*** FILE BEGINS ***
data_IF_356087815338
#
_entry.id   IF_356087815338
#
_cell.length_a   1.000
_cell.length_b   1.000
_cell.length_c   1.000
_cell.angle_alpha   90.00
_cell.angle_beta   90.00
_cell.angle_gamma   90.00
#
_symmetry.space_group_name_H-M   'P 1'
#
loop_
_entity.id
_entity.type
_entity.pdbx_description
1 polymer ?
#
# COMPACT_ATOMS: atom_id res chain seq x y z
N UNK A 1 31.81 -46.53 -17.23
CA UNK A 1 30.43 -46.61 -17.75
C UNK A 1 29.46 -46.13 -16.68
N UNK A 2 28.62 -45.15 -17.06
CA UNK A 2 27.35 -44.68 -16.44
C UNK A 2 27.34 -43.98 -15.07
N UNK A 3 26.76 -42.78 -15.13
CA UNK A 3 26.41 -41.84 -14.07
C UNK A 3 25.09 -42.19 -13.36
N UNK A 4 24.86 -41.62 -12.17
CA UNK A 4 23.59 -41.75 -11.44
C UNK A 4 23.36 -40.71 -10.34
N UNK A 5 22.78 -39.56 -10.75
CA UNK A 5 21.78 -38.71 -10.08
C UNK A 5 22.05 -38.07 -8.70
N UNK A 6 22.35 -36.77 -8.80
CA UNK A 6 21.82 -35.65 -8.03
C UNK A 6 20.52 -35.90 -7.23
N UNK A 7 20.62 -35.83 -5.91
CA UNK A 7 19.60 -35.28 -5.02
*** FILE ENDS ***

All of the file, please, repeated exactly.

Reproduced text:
data_IF_356087815338
#
_entry.id   IF_356087815338
#
_cell.length_a   1.000
_cell.length_b   1.000
_cell.length_c   1.000
_cell.angle_alpha   90.00
_cell.angle_beta   90.00
_cell.angle_gamma   90.00
#
_symmetry.space_group_name_H-M   'P 1'
#
loop_
_entity.id
_entity.type
_entity.pdbx_description
1 polymer ?
#
# COMPACT_ATOMS: atom_id res chain seq x y z
N UNK A 1 31.81 -46.53 -17.23
CA UNK A 1 30.43 -46.61 -17.75
C UNK A 1 29.46 -46.13 -16.68
N UNK A 2 28.62 -45.15 -17.06
CA UNK A 2 27.35 -44.68 -16.44
C UNK A 2 27.34 -43.98 -15.07
N UNK A 3 26.76 -42.78 -15.13
CA UNK A 3 26.41 -41.84 -14.07
C UNK A 3 25.09 -42.19 -13.36
N UNK A 4 24.86 -41.62 -12.17
CA UNK A 4 23.59 -41.75 -11.44
C UNK A 4 23.36 -40.71 -10.34
N UNK A 5 22.78 -39.56 -10.75
CA UNK A 5 21.78 -38.71 -10.08
C UNK A 5 22.05 -38.07 -8.70
N UNK A 6 22.35 -36.77 -8.80
CA UNK A 6 21.82 -35.65 -8.03
C UNK A 6 20.52 -35.90 -7.23
N UNK A 7 20.62 -35.83 -5.91
CA UNK A 7 19.60 -35.28 -5.02